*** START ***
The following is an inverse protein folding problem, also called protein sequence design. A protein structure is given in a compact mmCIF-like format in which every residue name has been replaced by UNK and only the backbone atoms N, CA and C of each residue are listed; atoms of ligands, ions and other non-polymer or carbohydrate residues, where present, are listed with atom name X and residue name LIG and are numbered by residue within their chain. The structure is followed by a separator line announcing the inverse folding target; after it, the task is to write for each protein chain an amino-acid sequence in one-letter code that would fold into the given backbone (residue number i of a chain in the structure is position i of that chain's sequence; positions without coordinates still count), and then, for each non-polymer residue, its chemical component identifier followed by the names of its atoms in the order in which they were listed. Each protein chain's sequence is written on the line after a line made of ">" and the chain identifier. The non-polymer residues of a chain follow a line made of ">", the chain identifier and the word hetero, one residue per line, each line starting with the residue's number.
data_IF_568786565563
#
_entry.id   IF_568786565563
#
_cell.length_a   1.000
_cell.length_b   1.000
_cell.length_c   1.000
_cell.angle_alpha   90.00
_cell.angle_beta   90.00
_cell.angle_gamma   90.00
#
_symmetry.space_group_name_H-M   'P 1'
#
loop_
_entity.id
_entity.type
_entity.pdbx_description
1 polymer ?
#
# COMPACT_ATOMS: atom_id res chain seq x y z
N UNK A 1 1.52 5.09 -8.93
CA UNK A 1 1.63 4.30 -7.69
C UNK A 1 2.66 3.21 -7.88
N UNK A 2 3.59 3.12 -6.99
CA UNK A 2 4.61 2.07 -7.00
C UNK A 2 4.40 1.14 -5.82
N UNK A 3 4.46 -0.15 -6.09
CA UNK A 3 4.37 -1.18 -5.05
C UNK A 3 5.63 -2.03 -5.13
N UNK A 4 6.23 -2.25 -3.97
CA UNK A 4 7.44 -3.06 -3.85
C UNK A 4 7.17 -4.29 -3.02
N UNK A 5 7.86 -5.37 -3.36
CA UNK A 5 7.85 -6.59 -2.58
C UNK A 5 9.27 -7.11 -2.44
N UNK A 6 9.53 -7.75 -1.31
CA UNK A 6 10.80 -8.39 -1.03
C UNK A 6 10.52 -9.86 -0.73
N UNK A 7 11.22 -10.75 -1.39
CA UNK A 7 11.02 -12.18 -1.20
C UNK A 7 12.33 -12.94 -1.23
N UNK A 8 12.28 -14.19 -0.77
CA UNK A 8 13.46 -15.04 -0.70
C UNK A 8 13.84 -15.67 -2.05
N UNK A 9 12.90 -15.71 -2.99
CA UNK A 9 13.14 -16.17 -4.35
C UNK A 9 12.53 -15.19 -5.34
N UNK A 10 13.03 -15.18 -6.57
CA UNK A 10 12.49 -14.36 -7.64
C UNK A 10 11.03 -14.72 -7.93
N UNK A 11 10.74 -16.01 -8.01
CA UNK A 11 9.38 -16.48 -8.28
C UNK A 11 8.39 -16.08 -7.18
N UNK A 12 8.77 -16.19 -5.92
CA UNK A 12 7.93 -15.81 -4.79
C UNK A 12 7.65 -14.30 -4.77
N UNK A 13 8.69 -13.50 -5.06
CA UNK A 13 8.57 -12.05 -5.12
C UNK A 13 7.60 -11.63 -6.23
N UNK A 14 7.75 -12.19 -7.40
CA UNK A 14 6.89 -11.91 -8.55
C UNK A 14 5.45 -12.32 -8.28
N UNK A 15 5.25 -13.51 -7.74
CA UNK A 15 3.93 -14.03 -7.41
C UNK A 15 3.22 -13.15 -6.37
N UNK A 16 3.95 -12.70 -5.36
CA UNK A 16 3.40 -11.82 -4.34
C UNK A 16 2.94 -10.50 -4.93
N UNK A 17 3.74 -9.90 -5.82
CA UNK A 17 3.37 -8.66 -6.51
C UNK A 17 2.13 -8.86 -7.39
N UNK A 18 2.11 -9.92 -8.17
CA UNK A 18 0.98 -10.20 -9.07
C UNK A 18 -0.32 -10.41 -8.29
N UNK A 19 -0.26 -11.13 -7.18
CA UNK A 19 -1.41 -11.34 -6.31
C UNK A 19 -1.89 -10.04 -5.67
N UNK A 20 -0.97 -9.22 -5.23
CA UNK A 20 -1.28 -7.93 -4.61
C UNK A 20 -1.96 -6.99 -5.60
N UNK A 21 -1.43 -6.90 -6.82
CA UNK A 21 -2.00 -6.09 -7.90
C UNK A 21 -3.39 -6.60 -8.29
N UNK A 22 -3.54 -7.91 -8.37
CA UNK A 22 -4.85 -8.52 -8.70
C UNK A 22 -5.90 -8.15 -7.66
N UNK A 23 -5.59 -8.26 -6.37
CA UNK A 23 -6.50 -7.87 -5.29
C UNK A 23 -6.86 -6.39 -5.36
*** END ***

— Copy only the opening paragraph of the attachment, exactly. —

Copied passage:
The following is an inverse protein folding problem, also called protein sequence design. A protein structure is given in a compact mmCIF-like format in which every residue name has been replaced by UNK and only the backbone atoms N, CA and C of each residue are listed; atoms of ligands, ions and other non-polymer or carbohydrate residues, where present, are listed with atom name X and residue name LIG and are numbered by residue within their chain. The structure is followed by a separator line announcing the inverse folding target; after it, the task is to write for each protein chain an amino-acid sequence in one-letter code that would fold into the given backbone (residue number i of a chain in the structure is position i of that chain's sequence; positions without coordinates still count), and then, for each non-polymer residue, its chemical component identifier followed by the names of its atoms in the order in which they were listed. Each protein chain's sequence is written on the line after a line made of ">" and the chain identifier. The non-polymer residues of a chain follow a line made of ">", the chain identifier and the word hetero, one residue per line, each line starting with the residue's number.